There are many people in Atlanta who apply for Social Security disability insurance or Supplemental Security Income benefits each year because of mental illness. One of the more serious of conditions, schizophrenia, can make it impossible for an individual to hold down a job and earn a living for him- or herself. For many of these Georgians, the only option is to file for federal disability benefits. But there is evidence that some of the individuals who have previously been diagnosed with psychosis or schizophrenia may actually have a treatable condition: anti-NMDA receptor encephalitis.
The condition causes the immune system to incorrectly attack the NMDA receptor, a protein that allows neurons to communicate. When the NMDA receptor is being attacked, it causes a person to act as if he or she is schizophrenic.
While there is a very distinct start to the disease, which usually includes a headache or some kind of flu-like symptoms accompanied by a change in behavior, that change in behavior is often interpreted as a psychotic break and the start of schizophrenia. As the condition progresses, it includes seizures and hallucinations, delusions, paranoia and agitation. To many, it is seen as run-of-the-mill schizophrenia.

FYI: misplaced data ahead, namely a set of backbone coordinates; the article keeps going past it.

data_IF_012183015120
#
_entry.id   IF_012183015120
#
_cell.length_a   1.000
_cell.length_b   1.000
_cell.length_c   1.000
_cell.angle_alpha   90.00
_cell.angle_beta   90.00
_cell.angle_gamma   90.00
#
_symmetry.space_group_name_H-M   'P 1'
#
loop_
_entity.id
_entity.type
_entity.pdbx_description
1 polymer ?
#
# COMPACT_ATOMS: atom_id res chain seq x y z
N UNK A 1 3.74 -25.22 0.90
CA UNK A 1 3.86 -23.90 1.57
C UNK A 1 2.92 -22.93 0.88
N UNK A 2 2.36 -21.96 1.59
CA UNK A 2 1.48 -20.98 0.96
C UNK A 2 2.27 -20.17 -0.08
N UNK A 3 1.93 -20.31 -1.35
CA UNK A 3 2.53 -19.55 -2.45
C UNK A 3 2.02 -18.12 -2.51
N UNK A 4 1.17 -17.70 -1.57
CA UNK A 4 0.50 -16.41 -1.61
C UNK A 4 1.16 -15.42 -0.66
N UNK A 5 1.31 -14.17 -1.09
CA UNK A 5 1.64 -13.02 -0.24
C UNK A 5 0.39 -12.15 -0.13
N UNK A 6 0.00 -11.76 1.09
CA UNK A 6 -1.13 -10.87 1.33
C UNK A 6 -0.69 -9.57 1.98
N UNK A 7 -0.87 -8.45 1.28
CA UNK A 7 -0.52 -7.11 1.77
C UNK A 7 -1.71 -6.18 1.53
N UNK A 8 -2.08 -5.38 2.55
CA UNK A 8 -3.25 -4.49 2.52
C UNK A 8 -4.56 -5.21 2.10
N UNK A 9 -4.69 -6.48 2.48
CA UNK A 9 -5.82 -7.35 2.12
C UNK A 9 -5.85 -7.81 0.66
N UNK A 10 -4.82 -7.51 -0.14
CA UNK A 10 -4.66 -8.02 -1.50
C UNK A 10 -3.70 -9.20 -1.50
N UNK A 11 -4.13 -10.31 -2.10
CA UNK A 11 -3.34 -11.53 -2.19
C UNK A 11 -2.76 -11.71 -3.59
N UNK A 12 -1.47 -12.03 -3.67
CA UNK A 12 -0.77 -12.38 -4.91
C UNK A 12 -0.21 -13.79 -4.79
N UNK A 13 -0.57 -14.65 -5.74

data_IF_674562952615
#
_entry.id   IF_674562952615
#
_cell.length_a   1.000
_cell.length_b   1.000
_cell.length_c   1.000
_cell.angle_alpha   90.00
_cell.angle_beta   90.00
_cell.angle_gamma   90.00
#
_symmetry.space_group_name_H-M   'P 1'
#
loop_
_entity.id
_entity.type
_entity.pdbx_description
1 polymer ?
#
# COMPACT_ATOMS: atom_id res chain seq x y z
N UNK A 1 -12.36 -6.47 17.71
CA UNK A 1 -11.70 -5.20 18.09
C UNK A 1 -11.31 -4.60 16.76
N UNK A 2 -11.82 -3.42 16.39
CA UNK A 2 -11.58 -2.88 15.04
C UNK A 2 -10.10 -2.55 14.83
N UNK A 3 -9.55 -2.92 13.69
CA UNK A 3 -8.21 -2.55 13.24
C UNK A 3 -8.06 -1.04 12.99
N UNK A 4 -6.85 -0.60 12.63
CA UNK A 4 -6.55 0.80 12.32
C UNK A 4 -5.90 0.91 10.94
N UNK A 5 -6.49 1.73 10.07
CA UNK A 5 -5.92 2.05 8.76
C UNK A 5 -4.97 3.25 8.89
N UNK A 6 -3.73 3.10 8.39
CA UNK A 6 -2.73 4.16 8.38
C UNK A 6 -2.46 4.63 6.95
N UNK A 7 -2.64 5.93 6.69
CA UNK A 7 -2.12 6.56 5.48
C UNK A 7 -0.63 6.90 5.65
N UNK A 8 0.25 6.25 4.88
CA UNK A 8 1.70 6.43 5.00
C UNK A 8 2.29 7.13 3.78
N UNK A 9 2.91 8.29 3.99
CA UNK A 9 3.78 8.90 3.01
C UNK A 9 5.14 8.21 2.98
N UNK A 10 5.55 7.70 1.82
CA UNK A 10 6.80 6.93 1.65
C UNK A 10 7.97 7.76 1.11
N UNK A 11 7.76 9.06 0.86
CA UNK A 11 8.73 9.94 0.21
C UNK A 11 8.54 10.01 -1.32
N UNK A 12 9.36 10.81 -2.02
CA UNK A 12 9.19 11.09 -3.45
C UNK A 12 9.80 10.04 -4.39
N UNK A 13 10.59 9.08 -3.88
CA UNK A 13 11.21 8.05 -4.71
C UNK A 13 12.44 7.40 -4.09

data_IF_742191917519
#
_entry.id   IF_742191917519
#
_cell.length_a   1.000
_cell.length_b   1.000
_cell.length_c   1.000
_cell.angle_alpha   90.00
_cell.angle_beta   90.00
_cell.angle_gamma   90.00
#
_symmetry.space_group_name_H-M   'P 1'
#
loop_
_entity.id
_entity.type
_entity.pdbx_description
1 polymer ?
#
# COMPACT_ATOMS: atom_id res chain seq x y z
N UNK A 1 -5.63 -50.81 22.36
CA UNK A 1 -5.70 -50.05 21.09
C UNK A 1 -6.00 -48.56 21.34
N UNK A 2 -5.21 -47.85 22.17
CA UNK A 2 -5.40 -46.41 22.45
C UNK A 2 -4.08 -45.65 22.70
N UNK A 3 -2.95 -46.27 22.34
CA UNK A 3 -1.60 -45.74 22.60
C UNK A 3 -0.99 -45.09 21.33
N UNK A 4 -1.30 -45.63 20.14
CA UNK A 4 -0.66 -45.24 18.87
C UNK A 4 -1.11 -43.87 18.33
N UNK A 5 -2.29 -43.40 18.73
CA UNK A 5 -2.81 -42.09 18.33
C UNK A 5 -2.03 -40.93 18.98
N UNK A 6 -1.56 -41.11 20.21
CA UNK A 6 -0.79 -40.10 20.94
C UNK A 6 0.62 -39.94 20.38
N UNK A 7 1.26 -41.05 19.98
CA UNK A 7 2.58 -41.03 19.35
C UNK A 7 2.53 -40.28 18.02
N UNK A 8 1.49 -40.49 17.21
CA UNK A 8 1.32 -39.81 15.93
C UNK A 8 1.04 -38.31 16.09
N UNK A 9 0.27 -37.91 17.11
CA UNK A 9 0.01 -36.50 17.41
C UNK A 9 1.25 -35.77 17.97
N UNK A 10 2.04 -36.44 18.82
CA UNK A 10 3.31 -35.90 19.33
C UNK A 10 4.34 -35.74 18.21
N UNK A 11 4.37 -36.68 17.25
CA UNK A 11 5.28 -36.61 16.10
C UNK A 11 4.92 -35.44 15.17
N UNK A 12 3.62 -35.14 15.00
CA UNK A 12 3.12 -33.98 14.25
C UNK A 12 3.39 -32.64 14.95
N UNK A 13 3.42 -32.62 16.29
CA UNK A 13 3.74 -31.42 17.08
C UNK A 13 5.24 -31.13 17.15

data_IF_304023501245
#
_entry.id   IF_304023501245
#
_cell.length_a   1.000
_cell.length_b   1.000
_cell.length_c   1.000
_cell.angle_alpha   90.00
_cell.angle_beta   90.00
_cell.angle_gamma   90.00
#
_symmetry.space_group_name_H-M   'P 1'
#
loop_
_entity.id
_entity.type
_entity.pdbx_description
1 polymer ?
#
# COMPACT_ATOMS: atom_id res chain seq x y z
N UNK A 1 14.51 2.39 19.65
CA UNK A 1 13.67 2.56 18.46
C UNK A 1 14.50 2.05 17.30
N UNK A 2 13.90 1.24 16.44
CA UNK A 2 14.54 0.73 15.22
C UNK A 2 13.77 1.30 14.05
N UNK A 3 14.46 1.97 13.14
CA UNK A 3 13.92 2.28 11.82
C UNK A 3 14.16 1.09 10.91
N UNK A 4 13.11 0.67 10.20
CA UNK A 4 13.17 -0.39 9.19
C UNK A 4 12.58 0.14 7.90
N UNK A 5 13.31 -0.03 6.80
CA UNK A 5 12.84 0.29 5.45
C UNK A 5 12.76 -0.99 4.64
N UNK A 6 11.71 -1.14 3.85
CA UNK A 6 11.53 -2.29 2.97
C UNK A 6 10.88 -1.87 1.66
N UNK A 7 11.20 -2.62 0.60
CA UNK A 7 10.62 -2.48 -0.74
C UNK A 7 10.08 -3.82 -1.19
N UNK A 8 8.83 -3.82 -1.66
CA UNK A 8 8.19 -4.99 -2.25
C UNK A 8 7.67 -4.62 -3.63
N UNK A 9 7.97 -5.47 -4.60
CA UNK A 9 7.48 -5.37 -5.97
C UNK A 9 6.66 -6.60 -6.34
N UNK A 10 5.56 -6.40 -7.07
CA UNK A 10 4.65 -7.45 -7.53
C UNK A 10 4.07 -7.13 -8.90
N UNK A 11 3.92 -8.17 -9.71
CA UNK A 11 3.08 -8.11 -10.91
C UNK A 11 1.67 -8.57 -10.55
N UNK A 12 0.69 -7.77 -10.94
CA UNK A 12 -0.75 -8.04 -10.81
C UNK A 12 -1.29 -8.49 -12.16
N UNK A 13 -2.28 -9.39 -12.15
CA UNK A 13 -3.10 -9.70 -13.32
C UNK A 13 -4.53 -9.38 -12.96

Instead, the disease is relatively easily treated. Instead of using antipsychotic medicines, a heavy dose of immunosuppressant often returns the individual to normal. These men and women can usually return to work and stop using disability benefits. Scientists must continue to investigate this disease, however, as there is still much that they don't know.
For those people who do need disability benefits, however, it is best to work with an experienced attorney who can help navigate the complex process of filing a successful application with the Social Security Administration.
Source: The Boston Globe, "When the brain is under attack," Daniela J. Lamas, May 27, 2013